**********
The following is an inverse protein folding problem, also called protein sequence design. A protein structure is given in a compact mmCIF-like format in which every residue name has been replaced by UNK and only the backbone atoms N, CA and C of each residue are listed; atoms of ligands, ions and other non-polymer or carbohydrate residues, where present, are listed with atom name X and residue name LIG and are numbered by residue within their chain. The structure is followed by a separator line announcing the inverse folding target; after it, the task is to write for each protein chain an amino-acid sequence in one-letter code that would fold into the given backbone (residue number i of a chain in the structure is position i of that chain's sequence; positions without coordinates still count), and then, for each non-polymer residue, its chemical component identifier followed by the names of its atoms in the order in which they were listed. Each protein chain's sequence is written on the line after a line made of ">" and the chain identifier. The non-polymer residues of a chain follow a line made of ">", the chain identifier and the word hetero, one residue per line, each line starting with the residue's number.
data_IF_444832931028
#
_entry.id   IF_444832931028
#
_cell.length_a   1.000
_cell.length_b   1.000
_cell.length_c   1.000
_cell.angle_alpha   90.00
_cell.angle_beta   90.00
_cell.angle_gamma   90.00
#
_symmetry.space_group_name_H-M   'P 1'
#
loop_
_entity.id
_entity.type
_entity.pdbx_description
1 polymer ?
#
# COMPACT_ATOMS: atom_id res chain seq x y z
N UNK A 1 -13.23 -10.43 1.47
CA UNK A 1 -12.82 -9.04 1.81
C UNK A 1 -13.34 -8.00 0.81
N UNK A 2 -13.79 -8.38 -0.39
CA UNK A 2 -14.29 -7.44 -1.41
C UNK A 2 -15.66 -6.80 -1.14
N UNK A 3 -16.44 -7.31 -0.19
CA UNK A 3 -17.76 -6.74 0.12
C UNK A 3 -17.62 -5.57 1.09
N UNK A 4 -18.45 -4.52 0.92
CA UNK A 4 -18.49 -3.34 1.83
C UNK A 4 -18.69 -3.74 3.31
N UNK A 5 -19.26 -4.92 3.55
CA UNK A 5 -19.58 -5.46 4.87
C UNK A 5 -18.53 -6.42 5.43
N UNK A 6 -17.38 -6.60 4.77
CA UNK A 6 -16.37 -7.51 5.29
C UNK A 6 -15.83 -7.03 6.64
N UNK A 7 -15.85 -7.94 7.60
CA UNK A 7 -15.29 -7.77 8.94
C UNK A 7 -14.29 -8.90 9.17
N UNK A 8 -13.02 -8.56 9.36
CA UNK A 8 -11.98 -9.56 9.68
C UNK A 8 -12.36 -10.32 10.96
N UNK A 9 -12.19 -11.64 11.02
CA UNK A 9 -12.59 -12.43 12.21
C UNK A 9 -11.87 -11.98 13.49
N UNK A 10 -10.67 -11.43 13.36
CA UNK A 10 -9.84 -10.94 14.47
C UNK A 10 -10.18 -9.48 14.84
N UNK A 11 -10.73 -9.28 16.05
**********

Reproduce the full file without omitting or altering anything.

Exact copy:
The following is an inverse protein folding problem, also called protein sequence design. A protein structure is given in a compact mmCIF-like format in which every residue name has been replaced by UNK and only the backbone atoms N, CA and C of each residue are listed; atoms of ligands, ions and other non-polymer or carbohydrate residues, where present, are listed with atom name X and residue name LIG and are numbered by residue within their chain. The structure is followed by a separator line announcing the inverse folding target; after it, the task is to write for each protein chain an amino-acid sequence in one-letter code that would fold into the given backbone (residue number i of a chain in the structure is position i of that chain's sequence; positions without coordinates still count), and then, for each non-polymer residue, its chemical component identifier followed by the names of its atoms in the order in which they were listed. Each protein chain's sequence is written on the line after a line made of ">" and the chain identifier. The non-polymer residues of a chain follow a line made of ">", the chain identifier and the word hetero, one residue per line, each line starting with the residue's number.
data_IF_444832931028
#
_entry.id   IF_444832931028
#
_cell.length_a   1.000
_cell.length_b   1.000
_cell.length_c   1.000
_cell.angle_alpha   90.00
_cell.angle_beta   90.00
_cell.angle_gamma   90.00
#
_symmetry.space_group_name_H-M   'P 1'
#
loop_
_entity.id
_entity.type
_entity.pdbx_description
1 polymer ?
#
# COMPACT_ATOMS: atom_id res chain seq x y z
N UNK A 1 -13.23 -10.43 1.47
CA UNK A 1 -12.82 -9.04 1.81
C UNK A 1 -13.34 -8.00 0.81
N UNK A 2 -13.79 -8.38 -0.39
CA UNK A 2 -14.29 -7.44 -1.41
C UNK A 2 -15.66 -6.80 -1.14
N UNK A 3 -16.44 -7.31 -0.19
CA UNK A 3 -17.76 -6.74 0.12
C UNK A 3 -17.62 -5.57 1.09
N UNK A 4 -18.45 -4.52 0.92
CA UNK A 4 -18.49 -3.34 1.83
C UNK A 4 -18.69 -3.74 3.31
N UNK A 5 -19.26 -4.92 3.55
CA UNK A 5 -19.58 -5.46 4.87
C UNK A 5 -18.53 -6.42 5.43
N UNK A 6 -17.38 -6.60 4.77
CA UNK A 6 -16.37 -7.51 5.29
C UNK A 6 -15.83 -7.03 6.64
N UNK A 7 -15.85 -7.94 7.60
CA UNK A 7 -15.29 -7.77 8.94
C UNK A 7 -14.29 -8.90 9.17
N UNK A 8 -13.02 -8.56 9.36
CA UNK A 8 -11.98 -9.56 9.68
C UNK A 8 -12.36 -10.32 10.96
N UNK A 9 -12.19 -11.64 11.02
CA UNK A 9 -12.59 -12.43 12.21
C UNK A 9 -11.87 -11.98 13.49
N UNK A 10 -10.67 -11.43 13.36
CA UNK A 10 -9.84 -10.94 14.47
C UNK A 10 -10.18 -9.48 14.84
N UNK A 11 -10.73 -9.28 16.05